All of rhetoric can be encapsulated by the three rhetorical appeals, described by Aristotle in The Art of Rhetoric. These appeals are depicted in a triangular diagram where each appeal rests at a point.
Each corner of the triangle is a categorical point of consideration: ethos, logos, and pathos. Speaker, message, and audience mix together to form an occasion in the context of time and place. This then set the boundaries of what is judicious for a given speaker, message, and audience.
For Writing or Speaking:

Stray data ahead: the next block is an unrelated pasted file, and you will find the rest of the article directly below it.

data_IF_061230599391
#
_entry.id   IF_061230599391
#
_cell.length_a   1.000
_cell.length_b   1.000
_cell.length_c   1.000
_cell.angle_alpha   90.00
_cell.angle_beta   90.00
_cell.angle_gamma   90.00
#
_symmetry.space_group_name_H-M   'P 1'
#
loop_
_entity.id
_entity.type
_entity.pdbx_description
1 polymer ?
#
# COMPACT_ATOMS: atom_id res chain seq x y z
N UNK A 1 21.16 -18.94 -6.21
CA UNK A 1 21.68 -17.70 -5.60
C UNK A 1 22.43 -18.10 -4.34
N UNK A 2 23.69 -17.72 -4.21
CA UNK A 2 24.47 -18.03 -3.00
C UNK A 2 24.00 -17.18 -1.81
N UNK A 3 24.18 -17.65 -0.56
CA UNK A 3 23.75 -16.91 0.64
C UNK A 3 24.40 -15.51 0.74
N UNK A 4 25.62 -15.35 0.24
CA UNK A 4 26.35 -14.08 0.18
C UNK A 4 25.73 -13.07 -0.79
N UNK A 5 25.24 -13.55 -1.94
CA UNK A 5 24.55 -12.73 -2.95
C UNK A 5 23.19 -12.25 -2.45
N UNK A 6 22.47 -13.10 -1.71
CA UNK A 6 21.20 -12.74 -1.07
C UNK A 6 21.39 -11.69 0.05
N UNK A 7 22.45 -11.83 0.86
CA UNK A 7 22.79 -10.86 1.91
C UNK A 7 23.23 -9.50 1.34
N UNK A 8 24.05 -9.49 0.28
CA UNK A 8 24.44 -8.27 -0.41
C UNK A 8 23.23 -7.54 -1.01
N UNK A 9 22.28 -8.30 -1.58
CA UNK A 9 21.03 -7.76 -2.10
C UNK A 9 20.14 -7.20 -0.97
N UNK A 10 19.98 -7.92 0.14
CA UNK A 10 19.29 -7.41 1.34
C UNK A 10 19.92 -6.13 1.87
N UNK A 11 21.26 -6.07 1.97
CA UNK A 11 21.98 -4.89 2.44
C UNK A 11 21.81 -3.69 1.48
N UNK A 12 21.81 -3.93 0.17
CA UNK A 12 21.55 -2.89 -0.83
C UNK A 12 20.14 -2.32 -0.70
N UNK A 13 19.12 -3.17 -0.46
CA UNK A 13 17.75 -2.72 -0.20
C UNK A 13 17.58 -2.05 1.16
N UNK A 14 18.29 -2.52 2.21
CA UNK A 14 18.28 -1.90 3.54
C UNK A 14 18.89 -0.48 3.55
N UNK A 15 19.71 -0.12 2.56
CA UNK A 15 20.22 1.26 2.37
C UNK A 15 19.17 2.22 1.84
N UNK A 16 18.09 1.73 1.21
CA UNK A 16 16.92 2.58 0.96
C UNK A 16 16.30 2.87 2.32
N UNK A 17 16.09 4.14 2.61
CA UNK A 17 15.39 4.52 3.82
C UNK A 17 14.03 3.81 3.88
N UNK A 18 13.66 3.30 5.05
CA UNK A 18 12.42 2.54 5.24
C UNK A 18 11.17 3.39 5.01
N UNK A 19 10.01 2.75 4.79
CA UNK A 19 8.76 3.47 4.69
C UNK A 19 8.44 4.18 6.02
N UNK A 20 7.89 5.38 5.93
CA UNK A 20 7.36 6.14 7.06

Use the rhetorical triangle to help plan your essay. You generally spend the most time on logos, thinking of the structure of your claim, your reasons, and what evidence you can bring to bear. But considering ethos and pathos can make the difference between a powerful persuasive act and a simple recounting of platitudes.
For Reading or Listening:
Consider the occasion and audience prior to analyzing the appeals. If not provided, infer from what is stated in the text or performance. Draw the triangle and jot down any word, phrase, or detail that categorically fits with the appeal. Scan the text or listen to the media twice if possible. Once you have your notes, search for a pattern, a preponderance of words, syntactical structures, devices, or writing modes.